A throwback to the look and style of the classic horror flicks of the ’30s and ’40s, director Conall Pendergast takes the tongue-in-cheek approach to a bloody, medieval torture dungeon. Shot in corpse green, the scenes carry a deliberate (but great) sound-stage artifice to them–imagine James Whale’s Frankenstein complete with finely groomed torture victims and we’re getting close.
The short tells the tale of a lowly, young bureaucrat who ventures deep into the “dungeon of the seven bloody torturers” only to find one missing–a grave threat to their label as the ‘seven bloody torturers.’ On his way to deliver replacement bolts for the dungeon’s pendulum, he encounters two rather chatty torture victims; one critical of the legendary torturers and the other in absolute admiration of them. Of course, when his bureaucratic duties clash with the short-staffed group of bloody torturers, things get a little messy.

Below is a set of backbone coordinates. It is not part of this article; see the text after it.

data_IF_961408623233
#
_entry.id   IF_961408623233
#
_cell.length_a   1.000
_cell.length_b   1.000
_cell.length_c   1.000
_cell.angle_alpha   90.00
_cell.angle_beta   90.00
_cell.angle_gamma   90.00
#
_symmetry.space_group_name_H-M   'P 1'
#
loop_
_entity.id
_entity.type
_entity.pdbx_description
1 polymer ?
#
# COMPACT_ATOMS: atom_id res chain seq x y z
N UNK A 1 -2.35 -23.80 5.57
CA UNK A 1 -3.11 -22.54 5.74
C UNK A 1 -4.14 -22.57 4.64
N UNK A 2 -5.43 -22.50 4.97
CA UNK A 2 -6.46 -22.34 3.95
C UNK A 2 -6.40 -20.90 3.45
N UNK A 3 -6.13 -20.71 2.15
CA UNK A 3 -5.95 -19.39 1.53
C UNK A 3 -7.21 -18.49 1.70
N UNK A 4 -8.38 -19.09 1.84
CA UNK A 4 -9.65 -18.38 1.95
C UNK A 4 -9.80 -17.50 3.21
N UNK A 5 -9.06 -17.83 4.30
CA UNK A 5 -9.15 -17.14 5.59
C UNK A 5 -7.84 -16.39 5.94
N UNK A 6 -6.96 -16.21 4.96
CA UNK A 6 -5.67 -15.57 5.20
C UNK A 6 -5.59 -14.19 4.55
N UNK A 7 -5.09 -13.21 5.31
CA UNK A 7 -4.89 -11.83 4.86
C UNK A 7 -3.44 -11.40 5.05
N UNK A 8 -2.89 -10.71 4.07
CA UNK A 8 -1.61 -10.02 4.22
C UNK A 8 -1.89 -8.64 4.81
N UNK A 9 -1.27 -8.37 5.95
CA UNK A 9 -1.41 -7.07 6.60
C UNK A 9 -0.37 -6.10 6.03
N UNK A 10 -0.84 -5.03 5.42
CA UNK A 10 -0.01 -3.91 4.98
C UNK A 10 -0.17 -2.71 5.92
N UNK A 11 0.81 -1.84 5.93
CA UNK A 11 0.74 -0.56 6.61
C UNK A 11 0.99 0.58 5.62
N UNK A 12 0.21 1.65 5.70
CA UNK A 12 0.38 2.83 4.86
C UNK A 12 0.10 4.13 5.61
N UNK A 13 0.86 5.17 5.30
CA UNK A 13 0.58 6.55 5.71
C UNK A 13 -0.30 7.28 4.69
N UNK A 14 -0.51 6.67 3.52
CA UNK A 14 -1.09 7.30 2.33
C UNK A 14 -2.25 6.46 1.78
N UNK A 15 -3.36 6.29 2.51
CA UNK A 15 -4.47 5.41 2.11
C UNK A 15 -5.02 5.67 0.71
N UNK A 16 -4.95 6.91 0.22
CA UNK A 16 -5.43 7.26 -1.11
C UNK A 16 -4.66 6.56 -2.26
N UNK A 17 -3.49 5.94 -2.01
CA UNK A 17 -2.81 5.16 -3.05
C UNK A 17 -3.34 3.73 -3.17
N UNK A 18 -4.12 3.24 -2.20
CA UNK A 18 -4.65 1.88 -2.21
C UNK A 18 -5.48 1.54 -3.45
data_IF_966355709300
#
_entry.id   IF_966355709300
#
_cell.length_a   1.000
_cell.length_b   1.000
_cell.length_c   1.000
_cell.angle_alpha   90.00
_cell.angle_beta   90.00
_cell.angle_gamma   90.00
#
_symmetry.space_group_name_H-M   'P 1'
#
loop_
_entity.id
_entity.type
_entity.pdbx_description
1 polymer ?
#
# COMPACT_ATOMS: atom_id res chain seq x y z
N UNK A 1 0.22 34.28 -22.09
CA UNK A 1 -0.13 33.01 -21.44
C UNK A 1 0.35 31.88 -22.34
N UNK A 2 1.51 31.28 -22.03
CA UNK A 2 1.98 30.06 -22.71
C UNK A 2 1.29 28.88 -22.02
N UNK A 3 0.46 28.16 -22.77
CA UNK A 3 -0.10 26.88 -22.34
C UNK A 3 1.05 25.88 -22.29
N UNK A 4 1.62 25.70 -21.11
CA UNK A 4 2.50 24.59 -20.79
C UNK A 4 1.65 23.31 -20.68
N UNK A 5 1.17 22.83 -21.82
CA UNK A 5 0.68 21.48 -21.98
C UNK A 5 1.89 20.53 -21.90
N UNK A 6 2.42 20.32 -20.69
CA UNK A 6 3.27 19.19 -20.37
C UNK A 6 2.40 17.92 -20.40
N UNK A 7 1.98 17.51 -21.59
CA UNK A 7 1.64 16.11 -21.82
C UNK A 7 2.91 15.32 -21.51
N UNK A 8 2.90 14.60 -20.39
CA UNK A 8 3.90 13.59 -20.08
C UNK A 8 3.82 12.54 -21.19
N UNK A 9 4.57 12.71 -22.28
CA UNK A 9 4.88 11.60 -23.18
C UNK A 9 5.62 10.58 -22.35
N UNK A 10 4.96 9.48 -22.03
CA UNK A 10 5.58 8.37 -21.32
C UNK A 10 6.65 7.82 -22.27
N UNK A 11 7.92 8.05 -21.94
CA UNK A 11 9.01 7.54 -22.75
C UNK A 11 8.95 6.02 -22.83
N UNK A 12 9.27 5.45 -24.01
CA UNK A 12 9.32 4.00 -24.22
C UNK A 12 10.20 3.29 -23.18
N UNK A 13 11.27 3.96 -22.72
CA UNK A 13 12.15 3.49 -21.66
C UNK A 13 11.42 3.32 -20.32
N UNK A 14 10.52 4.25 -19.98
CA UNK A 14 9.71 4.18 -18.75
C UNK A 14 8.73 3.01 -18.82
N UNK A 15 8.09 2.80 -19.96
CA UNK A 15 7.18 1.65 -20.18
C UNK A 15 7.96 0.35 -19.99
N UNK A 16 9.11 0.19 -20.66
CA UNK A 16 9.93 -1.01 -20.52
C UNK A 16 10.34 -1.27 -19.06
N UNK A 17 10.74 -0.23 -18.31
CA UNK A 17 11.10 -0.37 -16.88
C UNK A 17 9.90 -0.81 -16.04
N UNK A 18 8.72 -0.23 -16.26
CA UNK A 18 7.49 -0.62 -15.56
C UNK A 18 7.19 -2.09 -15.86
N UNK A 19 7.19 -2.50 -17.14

Taglined as “a dark comedy about pain and fudging the numbers,” Legend works visually with the green tinted look and many canted, frantic close-ups of the characters. The soundtrack, provided by Toronto local Steve Kado, also works well with its prodding metallic stomp in tune with the torturer’s attacks. The only drawback has to be the dialogue. Rather than play it straight on the idea of a bureaucrat checking in with a legendary torturing squad, the comedy becomes forced, especially from the torture victims. When one of the victims instructs the bureaucrat to “put yourself out there” in getting the attention of the torturers, the film becomes conscious of its humour, unfortunately undermining the hilarity of the premise. This complaint aside, Conall’s film is a great stylistic short that hits all the right visual cues of the classic MGM monster flicks complete with an ironic tone. www.zopog.com (James King)
Dir. Conall Pendergast